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A View From Here November 2017

December 13, 2017 • Print This Article

"It's not always easy to do what's not popular, but that's where you make your money. Buy stocks that look bad to less careful investors and hang on until their real value is recognized" - John Neff

And Just Like That...

As already noted, 2017 has been a very challenging year for Canadian investors but then came October when just like that - it all woke up.

Throughout the year, markets around the world have been reaching all-time highs and despite a strong economy, the Canadian indexes remained lower than they were three years ago. In fact, the benchmark Canadian TSX index is pretty much at the same level as it was nine years ago. Further, with such high profile names such as Facebook, Apple, Amazon, Netflix & Google (commonly referred to as FAANG's), as well large Canadian financial institutions being part of an elite and narrow groups of companies that have moved higher, it seemed so simple that all we had to do was be in these names and we would have been way ahead. But all of that would have, until recently, been held back by the strength in the Canadian dollar, especially if you invested outside of Canada. So a lot of investors were wondering where their returns have been when the headlines brought what should be joyous news of all-time highs that were occurring everywhere else, but our country.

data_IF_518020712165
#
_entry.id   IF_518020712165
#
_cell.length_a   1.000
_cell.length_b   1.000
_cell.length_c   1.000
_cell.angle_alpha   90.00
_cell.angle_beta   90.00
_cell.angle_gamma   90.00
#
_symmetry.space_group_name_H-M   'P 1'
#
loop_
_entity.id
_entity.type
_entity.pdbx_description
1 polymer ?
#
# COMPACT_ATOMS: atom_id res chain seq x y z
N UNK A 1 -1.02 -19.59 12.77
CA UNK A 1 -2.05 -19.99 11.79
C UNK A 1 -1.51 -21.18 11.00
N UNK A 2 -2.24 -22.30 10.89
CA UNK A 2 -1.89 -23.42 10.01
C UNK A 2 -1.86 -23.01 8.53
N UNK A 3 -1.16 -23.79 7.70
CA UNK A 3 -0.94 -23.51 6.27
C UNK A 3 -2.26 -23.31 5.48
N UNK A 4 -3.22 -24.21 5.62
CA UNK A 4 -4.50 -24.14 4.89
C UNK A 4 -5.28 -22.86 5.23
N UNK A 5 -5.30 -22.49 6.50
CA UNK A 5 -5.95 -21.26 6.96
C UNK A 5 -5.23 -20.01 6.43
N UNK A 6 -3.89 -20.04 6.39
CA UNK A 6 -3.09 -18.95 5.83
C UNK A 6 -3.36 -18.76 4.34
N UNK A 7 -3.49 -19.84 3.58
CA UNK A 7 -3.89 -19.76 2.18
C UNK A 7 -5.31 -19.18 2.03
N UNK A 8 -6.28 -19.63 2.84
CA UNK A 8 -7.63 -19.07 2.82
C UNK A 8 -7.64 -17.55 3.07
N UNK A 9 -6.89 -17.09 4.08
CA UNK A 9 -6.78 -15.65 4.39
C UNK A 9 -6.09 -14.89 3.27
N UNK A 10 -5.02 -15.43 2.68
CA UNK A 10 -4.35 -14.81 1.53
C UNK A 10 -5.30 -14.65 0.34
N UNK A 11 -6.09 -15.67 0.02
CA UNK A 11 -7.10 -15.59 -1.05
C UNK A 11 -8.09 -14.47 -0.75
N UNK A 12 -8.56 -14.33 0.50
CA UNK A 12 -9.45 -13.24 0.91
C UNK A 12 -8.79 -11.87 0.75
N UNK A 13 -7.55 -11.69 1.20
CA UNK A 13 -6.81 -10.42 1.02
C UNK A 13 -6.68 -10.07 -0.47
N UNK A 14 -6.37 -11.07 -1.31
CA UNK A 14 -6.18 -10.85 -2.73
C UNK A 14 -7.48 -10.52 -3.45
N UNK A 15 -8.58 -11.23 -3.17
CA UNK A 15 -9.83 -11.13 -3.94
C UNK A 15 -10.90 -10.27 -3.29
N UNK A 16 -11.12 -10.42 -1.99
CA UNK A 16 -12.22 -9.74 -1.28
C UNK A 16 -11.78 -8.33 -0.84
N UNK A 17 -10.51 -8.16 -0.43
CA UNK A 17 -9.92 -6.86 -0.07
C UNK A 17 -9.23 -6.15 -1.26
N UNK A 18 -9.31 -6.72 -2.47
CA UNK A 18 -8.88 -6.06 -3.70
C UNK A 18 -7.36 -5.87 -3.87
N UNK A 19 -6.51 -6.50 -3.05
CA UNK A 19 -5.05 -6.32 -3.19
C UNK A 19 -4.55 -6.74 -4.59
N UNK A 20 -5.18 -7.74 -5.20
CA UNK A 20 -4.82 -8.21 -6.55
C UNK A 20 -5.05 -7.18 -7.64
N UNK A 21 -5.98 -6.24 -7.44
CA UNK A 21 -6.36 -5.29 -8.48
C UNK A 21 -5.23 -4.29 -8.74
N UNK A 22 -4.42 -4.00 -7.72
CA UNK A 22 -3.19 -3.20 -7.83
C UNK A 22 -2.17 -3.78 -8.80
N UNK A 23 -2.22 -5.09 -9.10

With hot investing trends comes significant risk in terms of valuation and that has never been, nor is it something that we are attracted to in the first place. We have built a successful track record owning businesses that are off the beaten track and which are valued at mere fractions of what is currently popular. So the crypto-currencies and block-chain investors with surging portfolios of marijuana, and lithium battery upstarts who produce little revenue and negative cash flow will reap rewards and potential pitfalls without us. I can see how easy it is to be attracted to these types of investments as they soar in value giving the impression that there the fundamental business case for is the future profitability that hasn't even occurred yet. You have to ask yourself -- would you pay $500 million for a company that does $5 million in sales and loses $30 million just because it's in a hot industry that is moving in the markets? As experienced value investors who has seen this movie a few times before, we'll let others make that determination.